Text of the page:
|Year : 2020 | Volume
| Issue : 8 | Page : 4467-4469
Newborn with ambigous genitalia and refractory convulsions: Case report of XLAG syndrome
Anjali Verma, Rashika Jain, Neha Babbar, Sudeep Kumar
Department of Pediatrics, PGIMS, Rohtak, Haryana, India
|Date of Submission||19-May-2020|
|Date of Decision||19-Jun-2020|
|Date of Acceptance||11-Jul-2020|
|Date of Web Publication||25-Aug-2020|
Dr. Anjali Verma
117 A, Sector 14, Rohtak, Haryana
Source of Support: None, Conflict of Interest: None
X-linked lissencephaly, absent corpus callosum, and epilepsy of neonatal onset with ambiguous genitalia are the classical features of XLAG syndrome and as of now very few cases have been reported in the literature. In this study, we present the case of XLAG syndrome who presented in neonatal period with refractory seizures and ambiguous genitalia. MRI brain showed abnormal gyral pattern with smooth broad gyri suggestive of Lissencephaly and agenesis of corpus callosum. Our index case survived for only 25 days. Early suspicion, genetic counselling, and prenatal radiological work-up of such cases will reduce further burden on the family.
Keywords: Genetic counselling, lissencephaly, syndrome
|How to cite this article:|
Verma A, Jain R, Babbar N, Kumar S. Newborn with ambigous genitalia and refractory convulsions: Case report of XLAG syndrome. J Family Med Prim Care 2020;9:4467-9
|How to cite this URL:|
Verma A, Jain R, Babbar N, Kumar S. Newborn with ambigous genitalia and refractory convulsions: Case report of XLAG syndrome. J Family Med Prim Care [serial online] 2020 [cited 2021 Jan 16];9:4467-9. Available from: https://www.jfmpc.com/text.asp?2020/9/8/4467/293121
| Introduction|| |
X-linked lissencephaly with abnormal genitalia (XLAG) is a rare genetic condition affecting development of brain and genitalia and is seen most frequently in males. It is characterized by abnormal brain development resulting in brain with smooth appearance (lissencephaly), agenesis of the corpus callosum, refractory epilepsy of neonatal onset, acquired microcephaly and male genotype with ambiguous genitalia. Till date 16 cases have been published in literature, first being described by Dobyns et al. in 1999. The authors discovered a pattern of inheritance compatible with an X-linked disorder in one of the affected family. Subsequent reports further described the clinical aspects of other patients. However, the exact pathogenesis of XLAG syndrome is still unknown.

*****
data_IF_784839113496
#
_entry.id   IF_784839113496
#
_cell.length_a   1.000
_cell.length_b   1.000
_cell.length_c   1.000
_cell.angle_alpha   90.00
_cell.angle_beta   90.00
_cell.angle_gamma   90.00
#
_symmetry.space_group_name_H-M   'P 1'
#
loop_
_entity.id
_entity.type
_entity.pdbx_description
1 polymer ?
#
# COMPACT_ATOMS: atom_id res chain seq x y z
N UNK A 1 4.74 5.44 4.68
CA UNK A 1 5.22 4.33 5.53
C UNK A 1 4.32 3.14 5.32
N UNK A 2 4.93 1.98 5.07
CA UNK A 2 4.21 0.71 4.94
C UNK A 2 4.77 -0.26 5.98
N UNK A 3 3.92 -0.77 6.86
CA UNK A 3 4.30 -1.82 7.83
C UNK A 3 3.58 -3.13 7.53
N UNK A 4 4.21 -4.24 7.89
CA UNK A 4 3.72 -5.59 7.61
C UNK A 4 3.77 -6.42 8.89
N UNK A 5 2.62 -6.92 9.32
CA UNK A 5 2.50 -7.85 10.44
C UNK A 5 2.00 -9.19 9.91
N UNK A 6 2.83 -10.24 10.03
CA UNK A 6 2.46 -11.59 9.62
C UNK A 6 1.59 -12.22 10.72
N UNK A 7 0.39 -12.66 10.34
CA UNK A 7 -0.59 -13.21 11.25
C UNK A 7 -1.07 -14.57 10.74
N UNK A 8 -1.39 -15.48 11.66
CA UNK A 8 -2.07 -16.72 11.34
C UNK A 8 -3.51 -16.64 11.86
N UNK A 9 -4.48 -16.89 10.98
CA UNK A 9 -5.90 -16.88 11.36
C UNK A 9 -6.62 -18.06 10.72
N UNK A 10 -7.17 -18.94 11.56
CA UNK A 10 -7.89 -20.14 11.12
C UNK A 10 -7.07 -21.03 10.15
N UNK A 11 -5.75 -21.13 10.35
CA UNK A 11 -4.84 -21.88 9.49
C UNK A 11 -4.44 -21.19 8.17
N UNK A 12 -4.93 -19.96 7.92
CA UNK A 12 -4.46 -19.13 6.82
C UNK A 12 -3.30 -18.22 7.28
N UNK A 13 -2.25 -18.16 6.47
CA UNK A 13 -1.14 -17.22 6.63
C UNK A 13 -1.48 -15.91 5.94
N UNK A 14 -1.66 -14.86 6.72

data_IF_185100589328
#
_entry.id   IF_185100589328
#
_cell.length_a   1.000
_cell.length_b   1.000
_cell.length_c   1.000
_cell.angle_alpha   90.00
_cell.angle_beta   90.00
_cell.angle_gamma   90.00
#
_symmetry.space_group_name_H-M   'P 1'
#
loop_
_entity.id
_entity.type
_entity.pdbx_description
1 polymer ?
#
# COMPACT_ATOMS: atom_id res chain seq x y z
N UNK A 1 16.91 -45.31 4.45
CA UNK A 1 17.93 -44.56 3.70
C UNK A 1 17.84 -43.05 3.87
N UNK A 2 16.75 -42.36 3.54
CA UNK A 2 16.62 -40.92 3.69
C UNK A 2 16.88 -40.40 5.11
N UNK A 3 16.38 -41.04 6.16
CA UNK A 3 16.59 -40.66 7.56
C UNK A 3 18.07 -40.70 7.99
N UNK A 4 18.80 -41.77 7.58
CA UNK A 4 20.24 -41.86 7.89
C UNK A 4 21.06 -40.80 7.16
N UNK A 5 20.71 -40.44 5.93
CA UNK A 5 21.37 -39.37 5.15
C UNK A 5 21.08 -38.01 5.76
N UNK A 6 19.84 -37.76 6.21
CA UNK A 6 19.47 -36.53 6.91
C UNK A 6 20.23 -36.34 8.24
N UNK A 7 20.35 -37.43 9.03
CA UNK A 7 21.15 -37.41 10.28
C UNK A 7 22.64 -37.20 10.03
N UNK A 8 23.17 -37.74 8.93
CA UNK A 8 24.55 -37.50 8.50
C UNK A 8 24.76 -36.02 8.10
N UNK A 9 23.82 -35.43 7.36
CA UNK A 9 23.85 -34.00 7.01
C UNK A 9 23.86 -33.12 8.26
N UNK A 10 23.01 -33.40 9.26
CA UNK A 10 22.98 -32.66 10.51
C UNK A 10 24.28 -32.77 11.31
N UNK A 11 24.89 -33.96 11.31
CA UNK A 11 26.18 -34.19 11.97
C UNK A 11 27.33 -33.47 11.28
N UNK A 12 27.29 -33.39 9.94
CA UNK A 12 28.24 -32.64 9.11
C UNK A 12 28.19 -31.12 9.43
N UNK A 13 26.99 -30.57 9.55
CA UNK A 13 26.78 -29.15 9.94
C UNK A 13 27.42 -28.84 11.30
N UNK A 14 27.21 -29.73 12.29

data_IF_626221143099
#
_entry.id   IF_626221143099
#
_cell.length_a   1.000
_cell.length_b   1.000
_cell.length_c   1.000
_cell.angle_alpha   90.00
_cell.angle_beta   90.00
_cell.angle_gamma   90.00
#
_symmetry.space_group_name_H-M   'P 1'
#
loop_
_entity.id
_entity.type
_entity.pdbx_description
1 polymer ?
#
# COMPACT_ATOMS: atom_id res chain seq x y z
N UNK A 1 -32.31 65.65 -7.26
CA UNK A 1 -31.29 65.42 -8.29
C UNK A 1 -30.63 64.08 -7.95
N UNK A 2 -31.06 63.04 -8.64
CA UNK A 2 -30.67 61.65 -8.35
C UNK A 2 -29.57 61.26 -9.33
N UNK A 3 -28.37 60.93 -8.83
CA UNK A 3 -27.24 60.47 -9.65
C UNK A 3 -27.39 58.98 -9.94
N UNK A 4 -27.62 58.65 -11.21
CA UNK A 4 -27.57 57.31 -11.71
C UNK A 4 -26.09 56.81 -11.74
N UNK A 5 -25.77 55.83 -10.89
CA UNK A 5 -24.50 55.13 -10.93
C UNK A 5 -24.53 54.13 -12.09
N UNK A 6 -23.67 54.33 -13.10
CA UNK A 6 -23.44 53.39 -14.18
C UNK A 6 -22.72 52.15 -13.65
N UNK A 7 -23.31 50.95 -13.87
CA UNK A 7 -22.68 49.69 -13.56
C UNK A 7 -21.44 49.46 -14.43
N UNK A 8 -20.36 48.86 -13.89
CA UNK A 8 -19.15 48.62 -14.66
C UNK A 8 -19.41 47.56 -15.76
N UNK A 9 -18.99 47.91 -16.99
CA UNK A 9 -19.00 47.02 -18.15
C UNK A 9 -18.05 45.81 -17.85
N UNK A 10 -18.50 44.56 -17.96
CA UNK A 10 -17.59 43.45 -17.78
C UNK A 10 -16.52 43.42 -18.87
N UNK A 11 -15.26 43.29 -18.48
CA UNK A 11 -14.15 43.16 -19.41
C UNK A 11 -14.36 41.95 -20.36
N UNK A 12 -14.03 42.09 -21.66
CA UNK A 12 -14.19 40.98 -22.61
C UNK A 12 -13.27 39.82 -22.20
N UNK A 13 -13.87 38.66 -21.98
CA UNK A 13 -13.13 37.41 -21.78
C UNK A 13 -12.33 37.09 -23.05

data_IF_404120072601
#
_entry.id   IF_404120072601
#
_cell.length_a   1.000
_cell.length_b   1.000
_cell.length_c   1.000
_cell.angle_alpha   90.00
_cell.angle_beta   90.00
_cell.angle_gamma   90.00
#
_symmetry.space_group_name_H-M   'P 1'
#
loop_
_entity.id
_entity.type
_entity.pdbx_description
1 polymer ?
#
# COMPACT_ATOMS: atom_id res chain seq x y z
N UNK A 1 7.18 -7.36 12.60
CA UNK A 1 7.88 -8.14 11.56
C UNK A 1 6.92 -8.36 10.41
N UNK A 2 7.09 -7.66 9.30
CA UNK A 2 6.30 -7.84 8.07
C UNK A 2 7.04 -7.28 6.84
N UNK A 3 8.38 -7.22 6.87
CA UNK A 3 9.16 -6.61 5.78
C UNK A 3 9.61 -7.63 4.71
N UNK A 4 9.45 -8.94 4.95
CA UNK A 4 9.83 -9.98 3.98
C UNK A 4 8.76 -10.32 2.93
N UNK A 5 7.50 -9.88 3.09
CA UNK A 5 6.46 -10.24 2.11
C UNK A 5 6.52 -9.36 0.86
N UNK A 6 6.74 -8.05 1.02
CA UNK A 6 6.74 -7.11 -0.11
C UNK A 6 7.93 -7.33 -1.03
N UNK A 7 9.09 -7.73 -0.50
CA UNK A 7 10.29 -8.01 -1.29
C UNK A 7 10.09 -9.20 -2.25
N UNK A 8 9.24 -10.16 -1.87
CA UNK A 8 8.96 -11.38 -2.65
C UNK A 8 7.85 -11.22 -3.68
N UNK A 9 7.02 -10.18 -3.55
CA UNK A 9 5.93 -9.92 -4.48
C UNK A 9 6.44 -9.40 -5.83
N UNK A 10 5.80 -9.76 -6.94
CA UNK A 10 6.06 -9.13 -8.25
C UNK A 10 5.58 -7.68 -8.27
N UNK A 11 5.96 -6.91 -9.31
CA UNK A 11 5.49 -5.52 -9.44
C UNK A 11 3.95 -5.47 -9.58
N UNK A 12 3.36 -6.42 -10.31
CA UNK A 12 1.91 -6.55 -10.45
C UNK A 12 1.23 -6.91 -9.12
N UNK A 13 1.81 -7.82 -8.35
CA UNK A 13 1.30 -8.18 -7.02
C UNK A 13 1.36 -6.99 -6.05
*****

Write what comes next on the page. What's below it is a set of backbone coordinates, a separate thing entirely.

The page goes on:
| Case|| |
A 4-day-old full-term male newborn presented to pediatrics emergency with history of multiple seizures and poor intake since day 3 of life. Antenatal history was normal and the baby was born by normal vaginal delivery. There was no sepsis setting in mother and no history of birth asphyxia in the baby. Baby was second in order and the first sibling was normal on physical examination with no congenital anomalies. Baby was having refractory subtle as well as multifocal clonic seizures. The convulsions were refractory to anticonvulsant drugs such as phenobarbital, phenytoin, and levetiracetam.
On physical examination, the newborn had birth weight of 2.2 kg (small for gestational age), length of 51 cm (50th percentile), and occipitofrontal circumference of 32 cm (microcephaly).
The baby was dull looking and vital signs were normal. Anterior Fontanelle was at level, heart and lung sounds were normal and there was no organomegaly. The baby was hypotonic, lying in semi-flexed posture with poor cry and suck reflex. He had a micropenis (5 mm) with a single urethral opening and bilateral cryptorchidism [Figure 1]. There were no palpable gonads in bilateral inguinal region.
Sepsis screen was negative in the patient. Other biochemical investigations like serum electrolytes including ionized calcium, liver, as well as kidney function tests were normal. CSF examination was also normal. Patient had hypoglycemia intermittently but seizures persisted even blood sugar levels were normal. Intermittent episodes of hypothermia were present during the hospital stay. Levels of 17 OH progesterone (1.52 ng/ml), TSH (1.52 mIU/L), Cortisol (6.80 mcg/dl) were normal and testosterone was not detectable (0.00 ng/ml). Neither uterus nor testis were seen in USG abdomen. Normal male karyotype (46 XY) was seen on chromosomal analysis (46, XY).